Daniel Lusk is an Emeritus Lecturer in the UVM English Department, as well as the author of five poetry collections, and memoir, and several other books. Winner of a 2016 Pushcart Prize and other awards, he has been a Resident Fellow at Yaddo (Saratoga Springs, New York) and at The MacDowell Colony (Peterborough, New Hampshire).
Widely known for his teaching, Daniel has been a Visiting Poet at Stranmillis University College-Queens (Belfast, Northern Ireland), The Frost Place (Franconia, NH) and Writer-in-Residence at Juniata College (Huntingdon, PA). Among a generation of younger poets recruited to the National Endowment for the Arts Poets-in-the-Schools Program, during the 1970s and ‘80s, Daniel taught poetry writing workshops for children and teachers in more than 150 schools in South Dakota, Wyoming, Montana, New York, New Jersey, Delaware, and Pennsylvania.
His poems, stories and essays have appeared in New Letters, Poetry Ireland Review, North American Review, Poetry, Prairie Schooner, The Iowa Review, The Southern Poetry Review, American Poetry Review, Markings (Scotland), and 180 More: Extraordinary Poems for Every Day (Billy Collins, Editor), and many other literary journals and anthologies. His most recent art and poetry collection—The Vermeer Suite (Wind Ridge, 2015)—features 18 poems based on masterpieces of 17th Century Dutch painter Johannes Vermeer, with images of the paintings that inspired them. A new collection, The Shower Scene from Hamlet, is scheduled for publication in Spring 2017 by Salmon Poetry, Ireland.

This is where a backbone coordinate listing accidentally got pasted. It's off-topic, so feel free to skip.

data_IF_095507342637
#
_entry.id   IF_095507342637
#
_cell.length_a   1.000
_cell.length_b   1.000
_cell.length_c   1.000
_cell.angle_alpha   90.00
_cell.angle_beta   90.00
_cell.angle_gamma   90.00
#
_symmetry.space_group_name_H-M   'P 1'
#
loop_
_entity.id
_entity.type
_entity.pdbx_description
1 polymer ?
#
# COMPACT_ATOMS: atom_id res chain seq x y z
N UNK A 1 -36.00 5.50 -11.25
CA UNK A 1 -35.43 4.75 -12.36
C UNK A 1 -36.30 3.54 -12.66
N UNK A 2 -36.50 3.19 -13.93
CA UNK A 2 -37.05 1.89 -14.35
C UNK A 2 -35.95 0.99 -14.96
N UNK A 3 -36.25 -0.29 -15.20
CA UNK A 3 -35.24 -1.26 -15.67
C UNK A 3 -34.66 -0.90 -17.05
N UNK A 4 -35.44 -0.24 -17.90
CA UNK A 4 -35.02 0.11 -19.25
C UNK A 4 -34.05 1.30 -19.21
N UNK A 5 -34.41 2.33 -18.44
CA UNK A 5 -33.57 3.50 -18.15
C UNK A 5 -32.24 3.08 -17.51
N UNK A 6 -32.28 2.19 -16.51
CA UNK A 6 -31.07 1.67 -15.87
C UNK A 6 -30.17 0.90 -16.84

Information obtained from his UVM Faculty page.
Daniel Lusk's memoir, Girls I Never Married, begins in Iowa at the end of the Great Depression.
The poems in this new collection by Daniel Lusk have been inspired in large part by the wildlife he encountered while living at the edge of wilderness in northern Vermont.
In The Shower Scene from Hamlet poet Daniel Lusk is at his mature best, creating portraits and literary collages from the lives of artists, eccentrics, and famous public figures that ricochet across a millennium of the world's art and cultural history.